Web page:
“Can you find my thumb?” Nancy MacLaren asked me.
Nancy — one of the actors in a short film called The New Big Shot being shot in Portland, Oregon — was referring to the red, stick-on fingernail she’d dropped in the dark.
She and I were taking part in the 24 Hour Film Race 2013.
The international competition invites filmmakers to create the best four-minute film they can in 24 hours. The winners take home some money and camera equipment but I was there for another reason — to get outside my writer box. I wanted to find out how cinematographers, directors, and actors work.
During the film shoot I functioned as an associate producer because I chipped in the grand sum of $13 as part of the contest entry free. It was the first film shoot I’d taken part in. In addition to me, the crew included:
- Aaron Nelson (cinematographer, editor)
- Rosalind Malin (producer/writer/director)
- Mark Lysgaard (writer/director/actor)
- Audi Bixel (assistant director)
- John Gamboa (actor)
- Colin Keating (actor)
- Peter Field (actor)
- Diane Kay (actor)
- Mitch Rofsky (actor)
- Nancy MacLaren (actor)
- CT Pantugo (art department)
- Margo Logan (associate producer)
- Alarie Lopez (boom boy)
Earlier that evening, before Nancy lost her thumbnail, she and I and the rest of the crew spent two hours deciding what script to use. The contest rules required that we include three elements: a prop (egg), theme (time travel) and action (crumpling of paper). We considered several scripts. One included a chicken in a cage. Another required two boats. We settled on a story about two thugs-in-training who take part in a reality show.
We then met at the Island Café where the filming was to take place. Sean McMurray, the owner of the restaurant, hung around to watch the shoot.
On the way to the Island Café, I got lost. What can I say? It was a dark and rainy night and I was alone and had never been to the location before. Fortunately, Margo had given me her phone number so I could call for directions. When I arrived on site, the restaurant staff was closing up for the night. They were nice enough to set some coffee out for us and make sandwiches for some of the crew. Then, for a couple of hours, nothing appeared to be happening.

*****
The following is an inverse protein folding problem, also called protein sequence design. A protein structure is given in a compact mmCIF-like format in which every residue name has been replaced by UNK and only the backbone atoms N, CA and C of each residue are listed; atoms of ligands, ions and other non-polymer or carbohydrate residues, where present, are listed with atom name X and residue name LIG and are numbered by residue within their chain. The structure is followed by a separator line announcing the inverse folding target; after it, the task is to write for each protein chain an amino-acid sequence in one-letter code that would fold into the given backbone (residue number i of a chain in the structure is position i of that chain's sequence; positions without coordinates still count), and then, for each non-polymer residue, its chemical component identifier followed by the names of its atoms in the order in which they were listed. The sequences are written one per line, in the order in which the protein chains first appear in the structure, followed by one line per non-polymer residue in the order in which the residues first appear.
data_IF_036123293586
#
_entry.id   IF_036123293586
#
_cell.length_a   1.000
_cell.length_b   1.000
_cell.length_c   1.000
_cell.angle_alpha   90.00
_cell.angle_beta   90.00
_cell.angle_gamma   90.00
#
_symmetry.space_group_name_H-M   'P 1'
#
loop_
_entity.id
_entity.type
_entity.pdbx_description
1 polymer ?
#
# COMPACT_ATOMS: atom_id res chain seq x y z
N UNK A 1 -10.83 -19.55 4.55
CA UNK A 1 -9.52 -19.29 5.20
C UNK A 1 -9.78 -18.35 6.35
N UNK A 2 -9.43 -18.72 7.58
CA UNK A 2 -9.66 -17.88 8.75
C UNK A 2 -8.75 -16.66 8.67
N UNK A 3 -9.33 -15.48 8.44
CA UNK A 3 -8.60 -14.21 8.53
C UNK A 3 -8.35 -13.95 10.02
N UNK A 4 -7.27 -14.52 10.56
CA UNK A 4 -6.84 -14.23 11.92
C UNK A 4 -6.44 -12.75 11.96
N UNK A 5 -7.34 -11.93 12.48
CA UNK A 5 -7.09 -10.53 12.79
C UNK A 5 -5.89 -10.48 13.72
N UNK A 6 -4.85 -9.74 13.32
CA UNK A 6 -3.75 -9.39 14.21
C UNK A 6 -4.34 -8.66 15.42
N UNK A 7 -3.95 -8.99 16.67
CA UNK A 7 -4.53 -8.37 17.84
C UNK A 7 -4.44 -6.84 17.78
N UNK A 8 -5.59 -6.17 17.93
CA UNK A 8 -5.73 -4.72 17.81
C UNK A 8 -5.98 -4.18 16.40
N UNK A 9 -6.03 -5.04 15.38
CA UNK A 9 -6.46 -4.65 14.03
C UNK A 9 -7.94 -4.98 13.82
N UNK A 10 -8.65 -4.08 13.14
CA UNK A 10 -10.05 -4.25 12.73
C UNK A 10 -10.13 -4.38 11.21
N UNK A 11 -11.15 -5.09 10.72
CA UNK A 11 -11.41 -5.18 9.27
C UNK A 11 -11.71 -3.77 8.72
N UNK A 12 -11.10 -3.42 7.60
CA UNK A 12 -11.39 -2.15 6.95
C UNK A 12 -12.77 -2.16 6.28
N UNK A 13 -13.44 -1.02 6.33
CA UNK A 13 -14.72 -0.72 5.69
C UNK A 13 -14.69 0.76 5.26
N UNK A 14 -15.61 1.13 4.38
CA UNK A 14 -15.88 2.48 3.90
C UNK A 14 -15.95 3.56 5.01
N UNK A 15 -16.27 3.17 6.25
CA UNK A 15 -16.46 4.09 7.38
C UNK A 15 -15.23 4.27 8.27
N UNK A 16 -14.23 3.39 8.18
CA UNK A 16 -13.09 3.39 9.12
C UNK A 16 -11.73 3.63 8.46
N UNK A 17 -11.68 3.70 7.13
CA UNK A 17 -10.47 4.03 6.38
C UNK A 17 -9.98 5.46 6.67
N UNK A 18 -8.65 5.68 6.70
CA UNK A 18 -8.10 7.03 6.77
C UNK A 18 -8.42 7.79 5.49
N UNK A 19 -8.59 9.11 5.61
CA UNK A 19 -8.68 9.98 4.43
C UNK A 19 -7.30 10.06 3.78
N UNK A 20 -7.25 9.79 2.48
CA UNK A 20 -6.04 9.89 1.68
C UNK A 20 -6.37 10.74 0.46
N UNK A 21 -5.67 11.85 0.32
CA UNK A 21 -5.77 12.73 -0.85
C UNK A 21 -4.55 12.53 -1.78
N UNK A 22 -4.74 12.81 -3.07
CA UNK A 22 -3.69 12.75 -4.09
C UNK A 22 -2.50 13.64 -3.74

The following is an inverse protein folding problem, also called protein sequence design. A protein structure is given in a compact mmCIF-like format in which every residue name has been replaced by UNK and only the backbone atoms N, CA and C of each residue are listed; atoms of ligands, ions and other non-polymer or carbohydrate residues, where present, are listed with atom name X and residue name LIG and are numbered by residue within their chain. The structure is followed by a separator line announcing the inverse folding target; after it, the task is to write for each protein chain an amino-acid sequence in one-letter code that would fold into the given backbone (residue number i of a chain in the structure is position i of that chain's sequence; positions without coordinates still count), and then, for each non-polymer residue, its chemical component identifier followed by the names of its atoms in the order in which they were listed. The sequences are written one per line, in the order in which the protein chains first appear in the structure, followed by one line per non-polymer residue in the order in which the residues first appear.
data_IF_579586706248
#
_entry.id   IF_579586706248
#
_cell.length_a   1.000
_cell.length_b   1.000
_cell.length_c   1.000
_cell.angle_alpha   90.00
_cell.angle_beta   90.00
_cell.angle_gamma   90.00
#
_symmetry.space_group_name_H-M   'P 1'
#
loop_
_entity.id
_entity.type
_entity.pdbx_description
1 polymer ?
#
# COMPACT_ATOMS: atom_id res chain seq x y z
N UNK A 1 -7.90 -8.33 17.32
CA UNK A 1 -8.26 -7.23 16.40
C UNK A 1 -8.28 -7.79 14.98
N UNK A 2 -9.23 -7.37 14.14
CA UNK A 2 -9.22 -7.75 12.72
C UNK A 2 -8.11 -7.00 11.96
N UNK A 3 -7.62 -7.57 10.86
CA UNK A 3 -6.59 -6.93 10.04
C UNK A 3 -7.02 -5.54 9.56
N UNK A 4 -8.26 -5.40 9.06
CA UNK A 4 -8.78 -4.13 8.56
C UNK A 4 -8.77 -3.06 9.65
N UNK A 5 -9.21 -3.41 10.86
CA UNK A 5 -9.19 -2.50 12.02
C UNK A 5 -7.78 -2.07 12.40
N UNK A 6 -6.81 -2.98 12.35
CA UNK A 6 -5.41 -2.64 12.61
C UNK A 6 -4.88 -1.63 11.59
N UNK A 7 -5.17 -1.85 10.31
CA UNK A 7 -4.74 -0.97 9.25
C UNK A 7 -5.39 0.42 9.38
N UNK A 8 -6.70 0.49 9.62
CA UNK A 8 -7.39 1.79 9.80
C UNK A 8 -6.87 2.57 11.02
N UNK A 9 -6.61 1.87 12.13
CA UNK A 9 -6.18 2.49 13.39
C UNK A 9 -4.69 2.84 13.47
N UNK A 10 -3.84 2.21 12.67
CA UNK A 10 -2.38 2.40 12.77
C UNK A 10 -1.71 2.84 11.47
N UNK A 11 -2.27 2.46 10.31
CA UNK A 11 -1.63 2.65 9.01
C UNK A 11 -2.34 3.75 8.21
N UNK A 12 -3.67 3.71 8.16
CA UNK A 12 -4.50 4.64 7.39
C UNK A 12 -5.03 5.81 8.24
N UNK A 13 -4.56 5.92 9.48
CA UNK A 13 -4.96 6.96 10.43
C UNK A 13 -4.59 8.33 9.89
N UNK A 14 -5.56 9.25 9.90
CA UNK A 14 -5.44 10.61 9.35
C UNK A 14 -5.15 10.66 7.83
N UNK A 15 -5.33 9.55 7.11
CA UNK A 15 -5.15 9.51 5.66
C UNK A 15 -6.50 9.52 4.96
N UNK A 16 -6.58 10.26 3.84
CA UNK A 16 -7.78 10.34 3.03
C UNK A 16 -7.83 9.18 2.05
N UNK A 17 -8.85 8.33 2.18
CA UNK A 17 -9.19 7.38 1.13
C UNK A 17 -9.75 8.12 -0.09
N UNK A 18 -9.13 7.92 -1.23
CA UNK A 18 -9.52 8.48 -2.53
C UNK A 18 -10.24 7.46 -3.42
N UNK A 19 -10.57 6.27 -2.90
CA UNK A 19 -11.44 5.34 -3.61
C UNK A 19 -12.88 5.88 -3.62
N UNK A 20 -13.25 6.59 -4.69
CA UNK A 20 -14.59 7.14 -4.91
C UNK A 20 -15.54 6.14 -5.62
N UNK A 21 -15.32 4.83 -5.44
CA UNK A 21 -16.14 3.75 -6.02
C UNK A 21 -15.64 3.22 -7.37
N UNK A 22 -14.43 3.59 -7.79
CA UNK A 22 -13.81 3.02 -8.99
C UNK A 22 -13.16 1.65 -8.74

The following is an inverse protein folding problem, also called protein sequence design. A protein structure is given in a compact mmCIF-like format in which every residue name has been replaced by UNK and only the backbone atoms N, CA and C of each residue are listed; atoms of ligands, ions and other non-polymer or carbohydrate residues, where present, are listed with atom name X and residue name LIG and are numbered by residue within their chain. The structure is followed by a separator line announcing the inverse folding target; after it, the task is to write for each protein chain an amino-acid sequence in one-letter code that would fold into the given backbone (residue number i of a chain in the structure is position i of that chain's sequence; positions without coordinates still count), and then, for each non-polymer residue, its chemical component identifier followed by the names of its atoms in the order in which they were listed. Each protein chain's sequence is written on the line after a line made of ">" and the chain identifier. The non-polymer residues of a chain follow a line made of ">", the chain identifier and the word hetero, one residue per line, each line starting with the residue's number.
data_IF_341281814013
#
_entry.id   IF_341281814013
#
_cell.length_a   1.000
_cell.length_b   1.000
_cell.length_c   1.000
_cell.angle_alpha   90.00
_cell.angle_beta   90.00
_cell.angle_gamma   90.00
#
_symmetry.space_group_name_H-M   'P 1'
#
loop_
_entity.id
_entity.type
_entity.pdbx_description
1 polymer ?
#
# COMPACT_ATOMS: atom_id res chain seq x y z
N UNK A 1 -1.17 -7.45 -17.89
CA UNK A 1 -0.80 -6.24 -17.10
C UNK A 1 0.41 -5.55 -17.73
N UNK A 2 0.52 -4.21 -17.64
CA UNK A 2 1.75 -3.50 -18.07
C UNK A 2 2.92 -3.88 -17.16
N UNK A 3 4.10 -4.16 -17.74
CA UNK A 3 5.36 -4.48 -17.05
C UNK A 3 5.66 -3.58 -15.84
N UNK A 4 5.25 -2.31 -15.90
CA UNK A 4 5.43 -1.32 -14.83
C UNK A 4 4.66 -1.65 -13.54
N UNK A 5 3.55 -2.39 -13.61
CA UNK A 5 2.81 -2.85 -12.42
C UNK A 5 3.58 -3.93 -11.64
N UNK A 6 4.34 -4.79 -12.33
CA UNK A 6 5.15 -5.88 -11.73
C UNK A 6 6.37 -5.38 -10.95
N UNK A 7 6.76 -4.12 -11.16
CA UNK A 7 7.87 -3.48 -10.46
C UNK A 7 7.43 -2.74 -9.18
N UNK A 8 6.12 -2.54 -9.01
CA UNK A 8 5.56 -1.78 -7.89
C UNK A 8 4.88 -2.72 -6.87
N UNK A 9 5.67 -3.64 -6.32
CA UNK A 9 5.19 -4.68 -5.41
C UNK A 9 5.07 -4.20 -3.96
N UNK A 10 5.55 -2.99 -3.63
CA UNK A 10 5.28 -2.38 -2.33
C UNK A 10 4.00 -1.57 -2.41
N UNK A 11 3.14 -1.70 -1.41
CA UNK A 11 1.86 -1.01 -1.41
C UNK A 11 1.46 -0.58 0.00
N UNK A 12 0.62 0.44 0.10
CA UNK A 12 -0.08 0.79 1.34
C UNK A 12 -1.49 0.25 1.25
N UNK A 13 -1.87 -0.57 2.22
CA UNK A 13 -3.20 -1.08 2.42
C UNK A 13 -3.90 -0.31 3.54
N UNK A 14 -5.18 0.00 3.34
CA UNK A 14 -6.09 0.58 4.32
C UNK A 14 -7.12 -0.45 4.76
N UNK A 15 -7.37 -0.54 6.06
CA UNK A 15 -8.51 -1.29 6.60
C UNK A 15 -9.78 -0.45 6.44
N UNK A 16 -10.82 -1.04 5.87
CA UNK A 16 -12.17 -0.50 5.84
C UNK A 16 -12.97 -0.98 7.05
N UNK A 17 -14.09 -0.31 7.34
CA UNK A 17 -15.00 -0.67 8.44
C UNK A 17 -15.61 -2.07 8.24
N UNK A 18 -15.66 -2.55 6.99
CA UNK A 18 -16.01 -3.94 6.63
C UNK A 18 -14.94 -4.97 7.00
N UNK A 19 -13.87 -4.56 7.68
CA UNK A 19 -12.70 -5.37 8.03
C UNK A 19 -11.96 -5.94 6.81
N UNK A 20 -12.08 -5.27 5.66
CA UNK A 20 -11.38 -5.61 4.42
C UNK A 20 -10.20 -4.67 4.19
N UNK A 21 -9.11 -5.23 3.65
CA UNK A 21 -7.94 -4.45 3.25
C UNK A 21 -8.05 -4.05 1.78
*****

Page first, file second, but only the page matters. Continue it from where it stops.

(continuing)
“This is typical,” Roz told me.
Later I learned that Aaron and Audi were using that time to go over the script and determine each shot. Meanwhile, the actors practiced their lines and CT applied makeup. I gathered signatures on contracts, helped Diane remove glue from her hair, moved lights, and located electrical outlets.
At 11 p.m., the shooting began.
“Lights, camera, action!” Mark shouted.
“Bring attitude!” Roz insisted.
The actors impressed me with their ability to instantly be in character, over and over again. At one point Aaron briefly halted the shooting while Sean figured out how to turn off the smoothie machine, which had started creating a lot of noise. More than once I was politely asked to “get out of the shot.”
“Make sure you’re standing under the boom before you say your line,” Aaron told Diane, who played a waitress and good humouredly accepted her new names of Doll Face and Toots.
Eventually, I did find Nancy’s red stick-on nail. It had somehow ended up on top of the bar. The hours passed. It wasn’t until 4 a.m. that the shoot wrapped up. By then I was getting a bit dingy. As a result of my low blood sugar and the fact that my bedtime had come and gone, I called at least one person by the wrong name and, when asked to carry some supplies back to a car, said I would and then left the bags on the floor.
Blearily driving home in the dark, I felt fortunate that it was Aaron who would be editing the film. I could sleep in the next day and reflect on the experience.
Shooting a film, even a short film I had learned, requires a lot more than a script. It also requires stick-on fingernails, baby wipes (for cleaning make-up brushes), hair spray, fake blood, fake guns, long hours, teamwork, and patience.
View The New Big Shot here.